In Vermont, this year as in every year, local people and leaf-peepers alike awaited the peak of autumn foliage. September days ran out into October, November is almost here, and prized crimson, magenta and tangerine leaves appeared on the hills like an apple ripening in the sun.
However, as the sugar maples turned their brightest hue, heavy rains hit New England, knocking down the foliage in many places. The quilt of color still covers the mountains in much of the state, but on the higher mountains and to the north, the foliage coat seems older, unpatched, due to the many bare trees.
Vermont needed rain. The summer was a bit hot, with sometimes 90-degree days. Some wells were nearly dry. Yet it is always a loss when the most glorious days are washed away in misty rain. For visitors who come for the foliage, seeing so many leaves fall can be quite a disappointment.
Any mountain around the world is incredibly beautiful during the fall season, but Vermont has something special to see. If you ask Vermonters, they’ll tell you to just get out there anyway. Take a ski lift up Sugarbush or Killington. Hike up Mt. Mansfield or Camel’s Hump. Suddenly, all the color that appeared lost will lie before you as you gaze into the distance, where the Green Mountains curve away into distant blue and purple.
To recoup the lost color from a closer angle, take a walk in the woods. You can do this easily by visiting the Green Mountain National Forest at one of its many access points. The National Forest is divided into two large parts, one in the south and one further north; they both offer numerous hikes and easy walks.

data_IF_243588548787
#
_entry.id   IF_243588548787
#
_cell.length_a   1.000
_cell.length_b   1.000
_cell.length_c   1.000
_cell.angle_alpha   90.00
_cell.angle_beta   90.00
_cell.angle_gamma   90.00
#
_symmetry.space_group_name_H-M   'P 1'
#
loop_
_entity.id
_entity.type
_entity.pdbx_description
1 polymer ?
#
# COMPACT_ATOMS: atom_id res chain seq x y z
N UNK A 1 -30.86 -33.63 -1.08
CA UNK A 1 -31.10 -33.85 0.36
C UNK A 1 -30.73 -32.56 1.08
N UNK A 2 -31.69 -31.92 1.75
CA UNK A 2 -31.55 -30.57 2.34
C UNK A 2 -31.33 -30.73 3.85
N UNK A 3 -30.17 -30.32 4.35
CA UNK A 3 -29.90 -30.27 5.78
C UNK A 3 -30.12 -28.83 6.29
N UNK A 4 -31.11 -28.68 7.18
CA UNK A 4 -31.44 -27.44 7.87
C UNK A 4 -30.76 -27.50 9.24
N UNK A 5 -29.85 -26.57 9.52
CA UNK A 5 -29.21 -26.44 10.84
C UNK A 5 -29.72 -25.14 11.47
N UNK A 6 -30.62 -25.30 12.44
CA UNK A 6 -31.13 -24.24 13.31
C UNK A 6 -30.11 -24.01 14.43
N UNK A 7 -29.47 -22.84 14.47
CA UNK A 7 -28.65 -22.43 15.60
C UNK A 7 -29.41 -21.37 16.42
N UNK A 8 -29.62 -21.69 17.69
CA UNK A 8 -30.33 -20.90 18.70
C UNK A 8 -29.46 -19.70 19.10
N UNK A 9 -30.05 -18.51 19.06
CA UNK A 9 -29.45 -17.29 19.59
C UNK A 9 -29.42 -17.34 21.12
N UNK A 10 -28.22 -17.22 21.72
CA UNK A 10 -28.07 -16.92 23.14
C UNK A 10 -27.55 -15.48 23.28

Try walking a bit of the Long Trail, which runs 273 miles down the spine of the state, over its highest mountains, from Canada to the Massachusetts border. In the woods, yellow, gold, and even red leaves still cling to many trees, lit by sun. Bare spots in the woods open up vistas that are closed to the visitor who came a few weeks earlier. At the top of Rt. 73 and the Brandon Gap, climb the trail to look off the sheer cliff of Mt. Horrid. In spite of the mountain’s name, the cliff reveals a delightful view.
At any turn in Vermont’s forests you may see deer, moose, or perhaps even a black bear. Leaves are everywhere: they life beneath your feet in the dark green moss, returning to earth. However briefly, they seem a carpet fit for royalty.
Near Lake Champlain, temperatures are warmer than elsewhere in Vermont, and leaves are still turning. In the southern part of the state, and in the valleys, beautiful foliage is still turning; colder temperatures bring out the visible color in leaves. Wherever you go in Vermont in the fall, even in a year when there have been heavy rains, autumn leaves are abundant. As people say, “If you don’t like the weather in Vermont, wait five minutes.” If, in foliage time, you don’t like the view, just drive, or walk, a few miles. It’s like playing a game of hide and seek, with autumnal beauty as the prize.
Vermont is well-known for its spectacular nature and breathtaking fall foliage. Many photographers and nature junkies love the fall colors in Vermont. Grab your camera and take a trip to Vermont today to enjoy the fantastic scenes tomorrow. It’s a great way to forget all the problems, escape the hustle and bustle and connect to nature. Just imagine yourself meditating among those awesome trees or near a beautiful and serene lake. Have you ever been to Vermont during the fall season? What are your impressions?